How to Choose a Business Model That Will Give Fuel to Your Startup
Every startup begins with a product and a vision, but without a realistic plan, it’s going nowhere. This is where a good business model comes in. If you’re thinking about opening your own online business, it might feel intimidating to start, but don’t worry. Here are some of the basics to start building with.
To illustrate the process for choosing a business model, imagine a musician who wants to start an online business. He must ask himself two simple questions: What am I selling: a product, a service, or information? And how will I sell it?
Once he knows exactly what he’s selling, he can then choose an appropriate method of selling.
Let’s say that our musician decides he wants to sell CDs of his original music as well as t-shirts and merchandise showcasing his brand. These are considered physical products that have to be designed, manufactured, warehoused, shipped, and distributed. Because of the nature of these kinds of products, it comes with certain risks, and some business models will work more successfully than others.
A traditional method of selling physical products is through the Merchant Model, for example, through wholesalers and retailers. But online businesses are increasingly using the Manufacturer Model, in which the manufacturers of a product can sell directly to their buyers through platforms like Amazon or Etsy in order to reduce the distribution channel and maximise profits.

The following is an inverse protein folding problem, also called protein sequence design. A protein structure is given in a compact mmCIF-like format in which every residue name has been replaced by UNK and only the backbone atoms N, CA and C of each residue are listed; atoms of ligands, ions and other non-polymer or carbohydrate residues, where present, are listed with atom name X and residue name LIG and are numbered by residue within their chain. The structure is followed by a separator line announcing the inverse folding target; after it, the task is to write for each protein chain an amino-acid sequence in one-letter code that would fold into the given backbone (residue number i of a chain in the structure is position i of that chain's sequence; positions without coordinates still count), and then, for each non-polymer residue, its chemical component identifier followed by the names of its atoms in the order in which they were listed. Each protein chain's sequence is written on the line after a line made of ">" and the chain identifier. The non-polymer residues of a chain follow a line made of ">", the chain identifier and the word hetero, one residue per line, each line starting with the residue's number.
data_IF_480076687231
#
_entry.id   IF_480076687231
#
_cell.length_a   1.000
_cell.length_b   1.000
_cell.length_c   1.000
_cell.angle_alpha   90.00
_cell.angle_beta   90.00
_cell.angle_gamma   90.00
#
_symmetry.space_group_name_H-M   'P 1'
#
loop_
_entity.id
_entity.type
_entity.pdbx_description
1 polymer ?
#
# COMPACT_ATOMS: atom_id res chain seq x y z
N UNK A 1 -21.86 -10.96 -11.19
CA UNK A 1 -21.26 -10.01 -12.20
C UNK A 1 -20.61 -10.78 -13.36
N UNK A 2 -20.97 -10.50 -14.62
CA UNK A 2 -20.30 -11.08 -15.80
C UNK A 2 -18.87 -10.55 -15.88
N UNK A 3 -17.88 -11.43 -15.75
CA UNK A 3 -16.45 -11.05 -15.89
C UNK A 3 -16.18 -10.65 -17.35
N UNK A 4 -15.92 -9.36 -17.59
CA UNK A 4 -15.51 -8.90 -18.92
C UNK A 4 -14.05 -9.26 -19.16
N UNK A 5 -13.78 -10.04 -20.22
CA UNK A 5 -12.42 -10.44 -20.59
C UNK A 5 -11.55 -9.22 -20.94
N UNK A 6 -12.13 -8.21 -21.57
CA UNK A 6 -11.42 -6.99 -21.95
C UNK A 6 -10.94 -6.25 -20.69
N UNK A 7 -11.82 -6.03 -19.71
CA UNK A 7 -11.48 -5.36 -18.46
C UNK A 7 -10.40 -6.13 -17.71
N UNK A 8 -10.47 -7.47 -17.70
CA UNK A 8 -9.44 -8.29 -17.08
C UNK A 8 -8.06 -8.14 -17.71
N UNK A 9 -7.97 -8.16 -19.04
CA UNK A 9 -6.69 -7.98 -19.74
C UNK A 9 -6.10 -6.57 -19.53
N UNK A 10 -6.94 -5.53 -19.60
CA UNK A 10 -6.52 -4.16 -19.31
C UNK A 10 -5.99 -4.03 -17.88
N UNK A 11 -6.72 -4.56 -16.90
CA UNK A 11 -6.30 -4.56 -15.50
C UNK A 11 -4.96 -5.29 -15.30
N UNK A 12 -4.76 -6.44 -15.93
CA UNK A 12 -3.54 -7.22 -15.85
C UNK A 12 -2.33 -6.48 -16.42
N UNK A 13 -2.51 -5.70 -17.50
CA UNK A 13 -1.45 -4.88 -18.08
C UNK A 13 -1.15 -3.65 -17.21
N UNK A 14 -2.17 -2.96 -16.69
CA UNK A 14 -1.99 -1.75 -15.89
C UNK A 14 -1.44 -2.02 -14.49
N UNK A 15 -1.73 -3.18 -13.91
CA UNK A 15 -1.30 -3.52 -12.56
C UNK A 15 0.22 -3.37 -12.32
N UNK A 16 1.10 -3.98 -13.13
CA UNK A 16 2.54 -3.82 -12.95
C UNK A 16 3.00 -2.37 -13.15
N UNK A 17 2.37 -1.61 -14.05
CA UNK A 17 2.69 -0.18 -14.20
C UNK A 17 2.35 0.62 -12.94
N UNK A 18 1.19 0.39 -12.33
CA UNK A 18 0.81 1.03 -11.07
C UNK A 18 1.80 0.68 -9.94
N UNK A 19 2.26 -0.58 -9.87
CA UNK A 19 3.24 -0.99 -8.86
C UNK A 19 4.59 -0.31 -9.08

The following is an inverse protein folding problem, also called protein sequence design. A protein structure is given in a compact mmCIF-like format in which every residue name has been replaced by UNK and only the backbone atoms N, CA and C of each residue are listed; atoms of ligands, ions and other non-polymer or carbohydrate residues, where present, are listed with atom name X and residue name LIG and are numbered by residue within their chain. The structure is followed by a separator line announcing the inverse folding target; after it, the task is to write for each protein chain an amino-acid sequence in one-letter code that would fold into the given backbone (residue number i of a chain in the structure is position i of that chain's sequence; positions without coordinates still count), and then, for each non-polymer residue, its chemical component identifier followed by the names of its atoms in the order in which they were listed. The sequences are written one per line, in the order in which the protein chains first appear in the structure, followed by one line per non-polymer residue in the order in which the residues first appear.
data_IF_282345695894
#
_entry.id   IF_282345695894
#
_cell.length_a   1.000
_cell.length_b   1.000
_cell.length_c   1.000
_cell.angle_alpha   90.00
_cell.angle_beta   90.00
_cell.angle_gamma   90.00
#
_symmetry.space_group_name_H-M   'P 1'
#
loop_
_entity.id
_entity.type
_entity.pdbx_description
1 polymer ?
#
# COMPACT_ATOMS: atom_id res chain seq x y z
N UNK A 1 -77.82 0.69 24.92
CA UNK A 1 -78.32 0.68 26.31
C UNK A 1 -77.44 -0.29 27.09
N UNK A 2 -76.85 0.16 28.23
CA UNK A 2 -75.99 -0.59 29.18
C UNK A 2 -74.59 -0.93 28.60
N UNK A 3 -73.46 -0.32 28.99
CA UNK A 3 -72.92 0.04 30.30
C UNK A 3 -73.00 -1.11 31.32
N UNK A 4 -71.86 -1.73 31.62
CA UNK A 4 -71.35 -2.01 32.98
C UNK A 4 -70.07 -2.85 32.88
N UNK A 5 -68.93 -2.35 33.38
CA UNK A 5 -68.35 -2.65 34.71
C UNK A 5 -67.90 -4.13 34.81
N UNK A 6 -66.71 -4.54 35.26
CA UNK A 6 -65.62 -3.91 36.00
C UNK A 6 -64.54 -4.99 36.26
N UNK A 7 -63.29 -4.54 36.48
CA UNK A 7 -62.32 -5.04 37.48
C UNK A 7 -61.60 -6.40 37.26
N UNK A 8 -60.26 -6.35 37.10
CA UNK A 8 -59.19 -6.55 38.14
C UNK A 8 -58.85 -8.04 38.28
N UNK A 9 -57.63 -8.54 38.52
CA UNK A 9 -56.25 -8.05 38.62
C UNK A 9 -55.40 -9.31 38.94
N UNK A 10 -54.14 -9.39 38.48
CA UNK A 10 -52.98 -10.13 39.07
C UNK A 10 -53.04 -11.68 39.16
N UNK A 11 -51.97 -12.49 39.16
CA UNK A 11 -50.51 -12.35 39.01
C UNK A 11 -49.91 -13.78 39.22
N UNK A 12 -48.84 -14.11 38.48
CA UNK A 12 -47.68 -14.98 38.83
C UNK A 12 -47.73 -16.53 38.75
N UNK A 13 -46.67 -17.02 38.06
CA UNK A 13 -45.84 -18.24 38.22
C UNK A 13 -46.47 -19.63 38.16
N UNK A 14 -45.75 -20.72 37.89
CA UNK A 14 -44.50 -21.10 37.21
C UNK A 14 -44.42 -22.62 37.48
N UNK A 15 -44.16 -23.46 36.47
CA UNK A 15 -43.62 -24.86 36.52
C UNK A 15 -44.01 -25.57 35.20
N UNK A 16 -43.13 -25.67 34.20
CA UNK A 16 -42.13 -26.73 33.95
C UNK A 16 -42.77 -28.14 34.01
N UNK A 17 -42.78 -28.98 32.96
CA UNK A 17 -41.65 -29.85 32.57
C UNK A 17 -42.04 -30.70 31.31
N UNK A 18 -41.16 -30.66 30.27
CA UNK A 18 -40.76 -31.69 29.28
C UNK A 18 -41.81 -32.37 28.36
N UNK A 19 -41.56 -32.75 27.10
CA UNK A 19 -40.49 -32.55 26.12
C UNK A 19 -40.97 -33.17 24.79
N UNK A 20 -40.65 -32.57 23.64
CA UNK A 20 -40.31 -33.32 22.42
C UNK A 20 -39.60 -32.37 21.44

Maybe in addition to selling his CDs, our musician decides that he also wants to start teaching music lessons in his local city. This would be considered a service, an intangible act that is performed at the point of sale. The most common method of selling services like this online is through websites. Sites can be used for marketing offline services, or they can be used to directly sell services. The most traditional model here is the Advertising Model, where the site provides content combined with advertisements (typically banner ads). But our musician used the Brokerage Model, where he used the website to bring him (the seller) together with students (the buyers) interested in taking his lessons (the service).
Let’s say our musician decides that he wants to start a Youtube channel and publish his own website that offers exclusive content in exchange for a monthly subscription. Both of these would be considered forms of selling information. In the case of the Youtube channel, it would be a Community Model of business in which revenue is generated through voluntary contributions from viewers and from advertisers. In the case of the website, exclusive and valuable information could be repeatedly exchanged for periodic profit–the typical Subscription Model.
Even if you’re not a musician trying to make it in online business, the above principles still apply. Once you choose a model for your business, there are steps you can take to ensure that it succeeds. Be proactive in building and protecting your business; learn more about business models and services that can boost your distribution and shipping.
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